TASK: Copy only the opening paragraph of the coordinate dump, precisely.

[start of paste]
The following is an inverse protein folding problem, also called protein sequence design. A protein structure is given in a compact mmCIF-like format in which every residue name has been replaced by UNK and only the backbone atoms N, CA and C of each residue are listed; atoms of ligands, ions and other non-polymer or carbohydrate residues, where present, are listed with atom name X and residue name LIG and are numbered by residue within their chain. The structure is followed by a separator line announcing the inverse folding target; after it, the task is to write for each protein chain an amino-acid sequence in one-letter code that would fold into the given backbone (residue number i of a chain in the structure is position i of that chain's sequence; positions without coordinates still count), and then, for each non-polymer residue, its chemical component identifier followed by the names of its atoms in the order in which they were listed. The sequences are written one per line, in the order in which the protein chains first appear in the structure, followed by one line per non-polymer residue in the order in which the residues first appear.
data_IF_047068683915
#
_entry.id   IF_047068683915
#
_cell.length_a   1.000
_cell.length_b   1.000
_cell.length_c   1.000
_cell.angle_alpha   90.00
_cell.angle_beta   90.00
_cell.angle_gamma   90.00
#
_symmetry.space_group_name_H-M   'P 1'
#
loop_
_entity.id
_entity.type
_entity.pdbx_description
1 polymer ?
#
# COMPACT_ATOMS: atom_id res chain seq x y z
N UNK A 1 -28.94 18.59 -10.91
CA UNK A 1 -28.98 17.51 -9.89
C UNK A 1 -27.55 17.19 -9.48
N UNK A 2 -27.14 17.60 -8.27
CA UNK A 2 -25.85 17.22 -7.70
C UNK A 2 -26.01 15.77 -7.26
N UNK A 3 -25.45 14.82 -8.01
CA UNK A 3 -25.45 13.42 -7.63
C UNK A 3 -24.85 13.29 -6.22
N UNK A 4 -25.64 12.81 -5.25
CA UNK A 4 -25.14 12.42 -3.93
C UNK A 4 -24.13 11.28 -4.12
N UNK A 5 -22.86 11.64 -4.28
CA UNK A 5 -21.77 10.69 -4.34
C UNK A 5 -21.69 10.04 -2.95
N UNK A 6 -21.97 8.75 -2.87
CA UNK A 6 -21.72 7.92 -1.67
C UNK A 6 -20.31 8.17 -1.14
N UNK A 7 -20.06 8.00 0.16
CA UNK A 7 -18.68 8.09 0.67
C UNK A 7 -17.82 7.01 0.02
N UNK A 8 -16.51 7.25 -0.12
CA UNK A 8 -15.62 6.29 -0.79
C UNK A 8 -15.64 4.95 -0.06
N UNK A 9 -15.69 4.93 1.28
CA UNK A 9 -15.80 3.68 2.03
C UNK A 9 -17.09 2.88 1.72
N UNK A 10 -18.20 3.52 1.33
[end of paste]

The following is an inverse protein folding problem, also called protein sequence design. A protein structure is given in a compact mmCIF-like format in which every residue name has been replaced by UNK and only the backbone atoms N, CA and C of each residue are listed; atoms of ligands, ions and other non-polymer or carbohydrate residues, where present, are listed with atom name X and residue name LIG and are numbered by residue within their chain. The structure is followed by a separator line announcing the inverse folding target; after it, the task is to write for each protein chain an amino-acid sequence in one-letter code that would fold into the given backbone (residue number i of a chain in the structure is position i of that chain's sequence; positions without coordinates still count), and then, for each non-polymer residue, its chemical component identifier followed by the names of its atoms in the order in which they were listed. The sequences are written one per line, in the order in which the protein chains first appear in the structure, followed by one line per non-polymer residue in the order in which the residues first appear.